Linux, politics, and other interesting things
In two days time we are having a state election in Victoria (Australia). For this election there is only one party with policies that are positive towards free software, that is the Australian Greens. The policy documents include an IT policy (note that the IT policy is on a link that may change while the policy documents is a permanent link).
The Greens IT policy has three sections under the goals, one of those is about open standards (ensuring that government data is in documented file formats for use by all with no need to purchase software) and another is about Open Source which directly advocates the use of free software by government agencies. The principles part of the document is also very positive towards free software and explains why it’s beneficial for Australia.
Any Greens representatives that are elected on the weekend have to abide by the party policy, that means that they must advocate the use of open standards and Open Source in government use and vote accordingly when any legislation related to computers is being considered!
Some of the members of the Greens are also members of the free software community, we were able to explain to the other party members the benefits for Australia and for social justice in the use of free software, and thus we reached an agreement about on a policy that suits people who use free software – not to benefit such people, but because of the benefits to society of the use of free software.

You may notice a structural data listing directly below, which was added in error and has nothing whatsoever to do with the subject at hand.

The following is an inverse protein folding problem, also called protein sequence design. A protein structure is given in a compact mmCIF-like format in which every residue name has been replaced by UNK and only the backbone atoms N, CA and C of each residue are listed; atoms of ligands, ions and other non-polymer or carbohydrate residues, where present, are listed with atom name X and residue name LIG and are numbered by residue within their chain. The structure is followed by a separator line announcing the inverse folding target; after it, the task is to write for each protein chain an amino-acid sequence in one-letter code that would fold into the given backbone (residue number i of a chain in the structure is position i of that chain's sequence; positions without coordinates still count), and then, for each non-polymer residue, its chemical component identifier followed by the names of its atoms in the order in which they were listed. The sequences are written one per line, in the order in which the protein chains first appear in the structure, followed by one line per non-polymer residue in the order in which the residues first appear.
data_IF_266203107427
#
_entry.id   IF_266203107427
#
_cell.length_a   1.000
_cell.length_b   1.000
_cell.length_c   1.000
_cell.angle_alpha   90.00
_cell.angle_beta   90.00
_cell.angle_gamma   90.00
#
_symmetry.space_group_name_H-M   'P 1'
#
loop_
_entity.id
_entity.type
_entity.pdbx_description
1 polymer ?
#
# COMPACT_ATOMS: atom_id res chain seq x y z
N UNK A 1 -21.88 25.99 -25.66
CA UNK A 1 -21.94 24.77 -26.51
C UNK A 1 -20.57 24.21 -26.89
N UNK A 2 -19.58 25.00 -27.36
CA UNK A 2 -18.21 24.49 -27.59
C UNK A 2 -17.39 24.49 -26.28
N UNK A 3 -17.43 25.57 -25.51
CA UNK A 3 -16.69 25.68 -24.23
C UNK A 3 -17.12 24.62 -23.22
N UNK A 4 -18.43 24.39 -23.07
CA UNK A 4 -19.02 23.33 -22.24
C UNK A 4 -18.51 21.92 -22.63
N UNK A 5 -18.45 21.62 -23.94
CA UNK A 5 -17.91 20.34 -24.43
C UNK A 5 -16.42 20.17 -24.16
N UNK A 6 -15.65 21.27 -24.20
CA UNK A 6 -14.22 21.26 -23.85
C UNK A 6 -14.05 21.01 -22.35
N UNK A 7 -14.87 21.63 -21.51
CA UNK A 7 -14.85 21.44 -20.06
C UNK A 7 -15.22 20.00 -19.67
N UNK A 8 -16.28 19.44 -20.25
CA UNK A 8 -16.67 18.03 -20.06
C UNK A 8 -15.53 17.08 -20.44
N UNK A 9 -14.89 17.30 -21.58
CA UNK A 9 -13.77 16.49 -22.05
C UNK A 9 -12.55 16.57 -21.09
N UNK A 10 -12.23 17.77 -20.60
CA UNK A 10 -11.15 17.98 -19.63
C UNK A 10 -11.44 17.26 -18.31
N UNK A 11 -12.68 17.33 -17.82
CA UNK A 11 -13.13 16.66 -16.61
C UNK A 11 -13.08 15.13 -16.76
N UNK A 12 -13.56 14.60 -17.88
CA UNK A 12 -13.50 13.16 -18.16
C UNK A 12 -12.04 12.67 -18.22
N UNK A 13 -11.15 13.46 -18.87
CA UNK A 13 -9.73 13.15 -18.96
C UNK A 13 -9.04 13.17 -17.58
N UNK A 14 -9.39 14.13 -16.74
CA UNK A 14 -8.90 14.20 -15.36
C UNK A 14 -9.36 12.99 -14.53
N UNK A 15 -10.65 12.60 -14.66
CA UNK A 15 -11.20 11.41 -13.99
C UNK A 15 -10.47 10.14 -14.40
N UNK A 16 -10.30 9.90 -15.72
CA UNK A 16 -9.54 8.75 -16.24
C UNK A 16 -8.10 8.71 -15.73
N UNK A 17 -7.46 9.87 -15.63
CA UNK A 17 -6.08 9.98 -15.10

I think it would be good if members of the free software community in other countries would also join their local Green party and promote similar policies. While there is no direct connection between the Green parties in different countries the aims are very similar and therefore the arguments that persuaded Green members in Australia can be expected to work reasonably well in other countries (I am happy to provide advise in this regard via private mail if requested).
Also it would be good if other parties could be persuaded to have similar policies. If you want to help the free software community but for some reason you don’t support the Greens then please join a party that matches your views and advocate an IT policy that promotes free software.
Currently people who want to vote for free software in the Victorian election have no option other than to vote for the Greens. As a member of the Greens I am happy to document this as a reason to vote Green. But as a member of the free software community I would like to see other parties adopt policies that promote free software.
The Greens adoption of a policy that promotes free software was largely driven by the issue of social justice. We believe that every Australian citizen has the right to access all public government data. If government data is available in proprietary formats then access is only granted to people who can afford the latest software ($800 for a full copy of MS Office) and hardware to run it ($600 at least). We believe that unemployed people who receive free Linux computers from Computerbank should be able to access government data. We also believe that when FOI laws apply in 30 years time all current data should be accessible, there’s no chance that whatever version of Office is being sold in 30 years time will read current MS file formats, and there’s no guarantee that MS will even be in business then. File formats for which there are authoritative open-source programs written to use them will be accessible in 30 years time and more.